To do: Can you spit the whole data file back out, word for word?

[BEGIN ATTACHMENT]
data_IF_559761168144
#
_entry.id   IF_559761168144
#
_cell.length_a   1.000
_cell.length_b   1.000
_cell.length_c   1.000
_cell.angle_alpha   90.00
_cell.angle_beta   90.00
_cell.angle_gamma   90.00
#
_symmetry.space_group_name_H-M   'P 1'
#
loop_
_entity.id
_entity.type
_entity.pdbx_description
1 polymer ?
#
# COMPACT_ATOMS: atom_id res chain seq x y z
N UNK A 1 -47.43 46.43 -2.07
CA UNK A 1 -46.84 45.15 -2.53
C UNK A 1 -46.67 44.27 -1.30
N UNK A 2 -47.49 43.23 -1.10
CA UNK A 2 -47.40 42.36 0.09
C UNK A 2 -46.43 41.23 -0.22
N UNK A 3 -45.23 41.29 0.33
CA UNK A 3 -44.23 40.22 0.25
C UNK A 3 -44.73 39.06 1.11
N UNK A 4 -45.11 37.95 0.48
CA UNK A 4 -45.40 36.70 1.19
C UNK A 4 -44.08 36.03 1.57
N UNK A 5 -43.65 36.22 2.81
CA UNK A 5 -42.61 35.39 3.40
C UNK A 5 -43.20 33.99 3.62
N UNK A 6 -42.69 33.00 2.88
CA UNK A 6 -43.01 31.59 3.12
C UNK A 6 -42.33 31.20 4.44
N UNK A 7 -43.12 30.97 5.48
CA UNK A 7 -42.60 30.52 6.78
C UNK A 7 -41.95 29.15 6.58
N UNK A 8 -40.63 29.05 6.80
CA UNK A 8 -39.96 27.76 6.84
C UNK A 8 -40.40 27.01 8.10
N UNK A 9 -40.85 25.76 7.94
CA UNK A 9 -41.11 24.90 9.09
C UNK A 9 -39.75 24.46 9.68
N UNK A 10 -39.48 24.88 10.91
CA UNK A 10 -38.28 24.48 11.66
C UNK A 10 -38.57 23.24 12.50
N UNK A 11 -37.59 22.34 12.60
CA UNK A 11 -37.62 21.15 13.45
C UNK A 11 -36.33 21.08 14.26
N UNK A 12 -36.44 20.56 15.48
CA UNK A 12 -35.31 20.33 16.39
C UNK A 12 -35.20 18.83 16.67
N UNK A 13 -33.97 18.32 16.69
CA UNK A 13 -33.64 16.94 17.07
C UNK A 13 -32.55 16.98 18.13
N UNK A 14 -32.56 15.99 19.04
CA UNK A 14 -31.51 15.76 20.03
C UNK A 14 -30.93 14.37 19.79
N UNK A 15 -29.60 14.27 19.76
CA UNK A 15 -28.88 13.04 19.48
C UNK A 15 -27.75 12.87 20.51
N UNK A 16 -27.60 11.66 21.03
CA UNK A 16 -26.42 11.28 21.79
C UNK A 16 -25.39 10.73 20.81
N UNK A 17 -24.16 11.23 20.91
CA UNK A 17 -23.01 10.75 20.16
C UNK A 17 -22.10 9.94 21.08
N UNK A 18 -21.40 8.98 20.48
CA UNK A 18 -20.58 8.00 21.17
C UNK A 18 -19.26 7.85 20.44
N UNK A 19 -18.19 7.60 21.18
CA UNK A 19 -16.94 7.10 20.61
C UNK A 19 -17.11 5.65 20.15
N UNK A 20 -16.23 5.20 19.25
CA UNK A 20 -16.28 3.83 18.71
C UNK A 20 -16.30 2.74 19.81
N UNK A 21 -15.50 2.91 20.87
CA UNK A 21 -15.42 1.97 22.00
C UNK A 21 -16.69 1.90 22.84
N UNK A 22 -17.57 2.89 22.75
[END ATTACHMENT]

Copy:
data_IF_559761168144
#
_entry.id   IF_559761168144
#
_cell.length_a   1.000
_cell.length_b   1.000
_cell.length_c   1.000
_cell.angle_alpha   90.00
_cell.angle_beta   90.00
_cell.angle_gamma   90.00
#
_symmetry.space_group_name_H-M   'P 1'
#
loop_
_entity.id
_entity.type
_entity.pdbx_description
1 polymer ?
#
# COMPACT_ATOMS: atom_id res chain seq x y z
N UNK A 1 -47.43 46.43 -2.07
CA UNK A 1 -46.84 45.15 -2.53
C UNK A 1 -46.67 44.27 -1.30
N UNK A 2 -47.49 43.23 -1.10
CA UNK A 2 -47.40 42.36 0.09
C UNK A 2 -46.43 41.23 -0.22
N UNK A 3 -45.23 41.29 0.33
CA UNK A 3 -44.23 40.22 0.25
C UNK A 3 -44.73 39.06 1.11
N UNK A 4 -45.11 37.95 0.48
CA UNK A 4 -45.40 36.70 1.19
C UNK A 4 -44.08 36.03 1.57
N UNK A 5 -43.65 36.22 2.81
CA UNK A 5 -42.61 35.39 3.40
C UNK A 5 -43.20 33.99 3.62
N UNK A 6 -42.69 33.00 2.88
CA UNK A 6 -43.01 31.59 3.12
C UNK A 6 -42.33 31.20 4.44
N UNK A 7 -43.12 30.97 5.48
CA UNK A 7 -42.60 30.52 6.78
C UNK A 7 -41.95 29.15 6.58
N UNK A 8 -40.63 29.05 6.80
CA UNK A 8 -39.96 27.76 6.84
C UNK A 8 -40.40 27.01 8.10
N UNK A 9 -40.85 25.76 7.94
CA UNK A 9 -41.11 24.90 9.09
C UNK A 9 -39.75 24.46 9.68
N UNK A 10 -39.48 24.88 10.91
CA UNK A 10 -38.28 24.48 11.66
C UNK A 10 -38.57 23.24 12.50
N UNK A 11 -37.59 22.34 12.60
CA UNK A 11 -37.62 21.15 13.45
C UNK A 11 -36.33 21.08 14.26
N UNK A 12 -36.44 20.56 15.48
CA UNK A 12 -35.31 20.33 16.39
C UNK A 12 -35.20 18.83 16.67
N UNK A 13 -33.97 18.32 16.69
CA UNK A 13 -33.64 16.94 17.07
C UNK A 13 -32.55 16.98 18.13
N UNK A 14 -32.56 15.99 19.04
CA UNK A 14 -31.51 15.76 20.03
C UNK A 14 -30.93 14.37 19.79
N UNK A 15 -29.60 14.27 19.76
CA UNK A 15 -28.88 13.04 19.48
C UNK A 15 -27.75 12.87 20.51
N UNK A 16 -27.60 11.66 21.03
CA UNK A 16 -26.42 11.28 21.79
C UNK A 16 -25.39 10.73 20.81
N UNK A 17 -24.16 11.23 20.91
CA UNK A 17 -23.01 10.75 20.16
C UNK A 17 -22.10 9.94 21.08
N UNK A 18 -21.40 8.98 20.48
CA UNK A 18 -20.58 8.00 21.17
C UNK A 18 -19.26 7.85 20.44
N UNK A 19 -18.19 7.60 21.18
CA UNK A 19 -16.94 7.10 20.61
C UNK A 19 -17.11 5.65 20.15
N UNK A 20 -16.23 5.20 19.25
CA UNK A 20 -16.28 3.83 18.71
C UNK A 20 -16.30 2.74 19.81
N UNK A 21 -15.50 2.91 20.87
CA UNK A 21 -15.42 1.97 22.00
C UNK A 21 -16.69 1.90 22.84
N UNK A 22 -17.57 2.89 22.75